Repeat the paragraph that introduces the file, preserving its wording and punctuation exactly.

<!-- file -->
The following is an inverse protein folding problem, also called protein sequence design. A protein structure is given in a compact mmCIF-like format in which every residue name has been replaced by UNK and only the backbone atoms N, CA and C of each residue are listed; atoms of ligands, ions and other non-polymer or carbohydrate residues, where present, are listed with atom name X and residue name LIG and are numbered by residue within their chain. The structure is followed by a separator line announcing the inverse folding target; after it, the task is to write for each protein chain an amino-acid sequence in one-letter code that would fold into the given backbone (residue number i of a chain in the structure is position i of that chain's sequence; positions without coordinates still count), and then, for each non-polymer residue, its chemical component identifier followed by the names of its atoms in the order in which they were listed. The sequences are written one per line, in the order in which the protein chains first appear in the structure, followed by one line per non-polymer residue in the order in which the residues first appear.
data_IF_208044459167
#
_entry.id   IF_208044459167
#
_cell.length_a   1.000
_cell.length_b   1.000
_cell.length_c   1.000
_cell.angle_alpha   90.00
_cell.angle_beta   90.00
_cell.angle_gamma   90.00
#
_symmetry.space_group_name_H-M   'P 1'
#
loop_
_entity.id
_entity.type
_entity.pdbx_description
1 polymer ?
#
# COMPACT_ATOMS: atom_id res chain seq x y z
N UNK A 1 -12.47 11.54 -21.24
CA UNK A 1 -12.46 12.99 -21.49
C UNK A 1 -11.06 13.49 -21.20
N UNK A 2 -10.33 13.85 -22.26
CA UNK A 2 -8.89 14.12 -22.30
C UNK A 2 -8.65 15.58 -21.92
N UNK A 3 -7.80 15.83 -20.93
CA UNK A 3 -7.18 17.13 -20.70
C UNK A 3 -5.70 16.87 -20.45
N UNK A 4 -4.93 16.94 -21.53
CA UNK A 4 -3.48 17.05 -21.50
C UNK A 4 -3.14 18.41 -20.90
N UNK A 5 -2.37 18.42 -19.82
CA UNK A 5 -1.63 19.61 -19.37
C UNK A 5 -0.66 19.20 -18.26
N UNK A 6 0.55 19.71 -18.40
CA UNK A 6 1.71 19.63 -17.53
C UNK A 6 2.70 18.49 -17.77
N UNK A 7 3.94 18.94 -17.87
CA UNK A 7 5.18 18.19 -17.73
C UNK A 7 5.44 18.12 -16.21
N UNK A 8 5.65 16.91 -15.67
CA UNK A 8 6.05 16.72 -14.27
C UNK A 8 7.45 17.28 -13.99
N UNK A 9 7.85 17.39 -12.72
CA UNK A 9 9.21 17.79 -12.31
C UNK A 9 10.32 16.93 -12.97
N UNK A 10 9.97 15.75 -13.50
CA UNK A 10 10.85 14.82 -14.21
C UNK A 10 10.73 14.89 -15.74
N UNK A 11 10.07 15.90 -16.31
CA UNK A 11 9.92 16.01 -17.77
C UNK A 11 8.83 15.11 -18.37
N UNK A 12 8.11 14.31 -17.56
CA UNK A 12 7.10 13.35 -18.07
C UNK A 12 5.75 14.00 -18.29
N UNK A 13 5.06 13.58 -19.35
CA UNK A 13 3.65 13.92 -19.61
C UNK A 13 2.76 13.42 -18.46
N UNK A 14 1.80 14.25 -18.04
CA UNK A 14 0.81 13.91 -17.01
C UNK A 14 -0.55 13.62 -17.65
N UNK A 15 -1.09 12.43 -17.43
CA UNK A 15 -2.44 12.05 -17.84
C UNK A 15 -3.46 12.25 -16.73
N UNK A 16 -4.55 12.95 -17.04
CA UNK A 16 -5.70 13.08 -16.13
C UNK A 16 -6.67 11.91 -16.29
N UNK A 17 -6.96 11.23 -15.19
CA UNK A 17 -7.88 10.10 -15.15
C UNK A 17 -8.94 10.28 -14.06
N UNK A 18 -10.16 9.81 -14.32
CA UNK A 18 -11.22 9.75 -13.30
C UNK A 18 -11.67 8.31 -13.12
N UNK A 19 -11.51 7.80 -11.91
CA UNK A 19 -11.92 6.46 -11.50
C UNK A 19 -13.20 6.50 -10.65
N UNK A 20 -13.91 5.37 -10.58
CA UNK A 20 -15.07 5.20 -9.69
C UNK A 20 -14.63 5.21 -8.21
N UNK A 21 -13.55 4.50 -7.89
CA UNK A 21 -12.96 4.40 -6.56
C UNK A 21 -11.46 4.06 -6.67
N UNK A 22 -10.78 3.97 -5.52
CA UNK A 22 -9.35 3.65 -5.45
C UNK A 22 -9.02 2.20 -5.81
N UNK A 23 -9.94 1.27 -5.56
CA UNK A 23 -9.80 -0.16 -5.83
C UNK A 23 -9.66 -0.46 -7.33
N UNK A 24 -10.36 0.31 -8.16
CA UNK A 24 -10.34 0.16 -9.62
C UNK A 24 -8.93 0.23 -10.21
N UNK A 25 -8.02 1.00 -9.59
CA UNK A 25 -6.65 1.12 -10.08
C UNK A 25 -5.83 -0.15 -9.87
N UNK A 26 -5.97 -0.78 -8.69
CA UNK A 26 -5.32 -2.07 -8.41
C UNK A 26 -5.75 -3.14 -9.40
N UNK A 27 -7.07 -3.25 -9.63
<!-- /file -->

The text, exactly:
The following is an inverse protein folding problem, also called protein sequence design. A protein structure is given in a compact mmCIF-like format in which every residue name has been replaced by UNK and only the backbone atoms N, CA and C of each residue are listed; atoms of ligands, ions and other non-polymer or carbohydrate residues, where present, are listed with atom name X and residue name LIG and are numbered by residue within their chain. The structure is followed by a separator line announcing the inverse folding target; after it, the task is to write for each protein chain an amino-acid sequence in one-letter code that would fold into the given backbone (residue number i of a chain in the structure is position i of that chain's sequence; positions without coordinates still count), and then, for each non-polymer residue, its chemical component identifier followed by the names of its atoms in the order in which they were listed. The sequences are written one per line, in the order in which the protein chains first appear in the structure, followed by one line per non-polymer residue in the order in which the residues first appear.